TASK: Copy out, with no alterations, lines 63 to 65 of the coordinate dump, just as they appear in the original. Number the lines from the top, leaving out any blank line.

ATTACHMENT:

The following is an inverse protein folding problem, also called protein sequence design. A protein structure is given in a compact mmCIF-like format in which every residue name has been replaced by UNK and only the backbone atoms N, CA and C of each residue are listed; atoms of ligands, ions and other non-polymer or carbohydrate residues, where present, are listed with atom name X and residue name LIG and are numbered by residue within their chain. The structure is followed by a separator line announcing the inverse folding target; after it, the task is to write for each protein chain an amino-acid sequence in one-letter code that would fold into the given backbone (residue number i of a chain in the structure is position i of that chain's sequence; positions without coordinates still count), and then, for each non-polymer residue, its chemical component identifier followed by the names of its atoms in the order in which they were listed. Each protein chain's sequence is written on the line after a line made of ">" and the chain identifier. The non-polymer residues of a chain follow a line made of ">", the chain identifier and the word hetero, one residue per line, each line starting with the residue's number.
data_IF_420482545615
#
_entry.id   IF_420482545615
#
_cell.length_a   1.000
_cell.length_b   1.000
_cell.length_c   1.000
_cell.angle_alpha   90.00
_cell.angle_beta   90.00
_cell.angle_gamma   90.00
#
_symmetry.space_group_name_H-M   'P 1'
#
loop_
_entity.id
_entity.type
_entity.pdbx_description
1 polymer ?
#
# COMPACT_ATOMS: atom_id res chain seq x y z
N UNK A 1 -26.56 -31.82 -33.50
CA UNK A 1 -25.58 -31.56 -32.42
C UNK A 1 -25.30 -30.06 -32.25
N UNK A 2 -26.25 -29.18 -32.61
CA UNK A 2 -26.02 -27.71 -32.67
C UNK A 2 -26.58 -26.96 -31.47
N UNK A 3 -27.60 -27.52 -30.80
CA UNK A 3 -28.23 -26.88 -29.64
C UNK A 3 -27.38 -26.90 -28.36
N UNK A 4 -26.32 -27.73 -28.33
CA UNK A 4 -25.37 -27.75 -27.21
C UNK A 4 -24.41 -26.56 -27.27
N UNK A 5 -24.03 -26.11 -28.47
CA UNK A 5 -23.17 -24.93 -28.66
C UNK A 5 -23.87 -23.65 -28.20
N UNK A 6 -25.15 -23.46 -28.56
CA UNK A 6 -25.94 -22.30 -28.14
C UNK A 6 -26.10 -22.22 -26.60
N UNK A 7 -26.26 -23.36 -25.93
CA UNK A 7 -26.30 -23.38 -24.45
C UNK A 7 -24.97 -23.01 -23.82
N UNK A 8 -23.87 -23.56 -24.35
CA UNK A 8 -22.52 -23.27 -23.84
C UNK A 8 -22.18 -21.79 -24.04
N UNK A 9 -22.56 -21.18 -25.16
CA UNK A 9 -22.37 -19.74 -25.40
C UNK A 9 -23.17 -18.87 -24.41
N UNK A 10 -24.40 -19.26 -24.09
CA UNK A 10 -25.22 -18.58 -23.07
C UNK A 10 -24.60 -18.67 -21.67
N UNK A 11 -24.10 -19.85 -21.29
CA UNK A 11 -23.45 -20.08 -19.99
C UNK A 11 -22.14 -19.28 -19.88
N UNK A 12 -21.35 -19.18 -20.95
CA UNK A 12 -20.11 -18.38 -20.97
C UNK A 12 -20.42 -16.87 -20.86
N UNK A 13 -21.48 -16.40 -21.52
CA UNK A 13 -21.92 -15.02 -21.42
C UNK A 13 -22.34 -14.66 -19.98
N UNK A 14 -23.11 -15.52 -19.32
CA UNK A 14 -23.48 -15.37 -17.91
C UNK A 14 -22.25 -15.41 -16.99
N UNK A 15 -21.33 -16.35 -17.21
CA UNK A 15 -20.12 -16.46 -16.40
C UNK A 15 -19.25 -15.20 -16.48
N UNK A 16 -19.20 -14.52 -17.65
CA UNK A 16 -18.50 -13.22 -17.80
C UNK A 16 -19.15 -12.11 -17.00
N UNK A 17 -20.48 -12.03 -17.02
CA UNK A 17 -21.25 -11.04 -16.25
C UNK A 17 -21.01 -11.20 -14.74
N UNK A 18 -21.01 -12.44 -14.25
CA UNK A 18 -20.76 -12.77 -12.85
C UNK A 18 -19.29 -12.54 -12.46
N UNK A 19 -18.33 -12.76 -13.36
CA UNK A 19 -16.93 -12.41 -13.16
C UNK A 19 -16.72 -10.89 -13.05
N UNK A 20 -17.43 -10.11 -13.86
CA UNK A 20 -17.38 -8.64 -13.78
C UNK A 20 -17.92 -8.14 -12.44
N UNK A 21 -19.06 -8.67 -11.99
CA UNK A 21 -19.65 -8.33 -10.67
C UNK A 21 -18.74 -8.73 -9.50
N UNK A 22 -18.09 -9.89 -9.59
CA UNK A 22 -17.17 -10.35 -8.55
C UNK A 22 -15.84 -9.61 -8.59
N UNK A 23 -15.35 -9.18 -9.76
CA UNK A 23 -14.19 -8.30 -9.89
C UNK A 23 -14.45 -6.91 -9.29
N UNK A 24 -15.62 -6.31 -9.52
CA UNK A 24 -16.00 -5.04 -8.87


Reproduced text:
C UNK A 14 -22.25 -15.41 -16.99
N UNK A 15 -21.33 -16.35 -17.21
CA UNK A 15 -20.12 -16.46 -16.40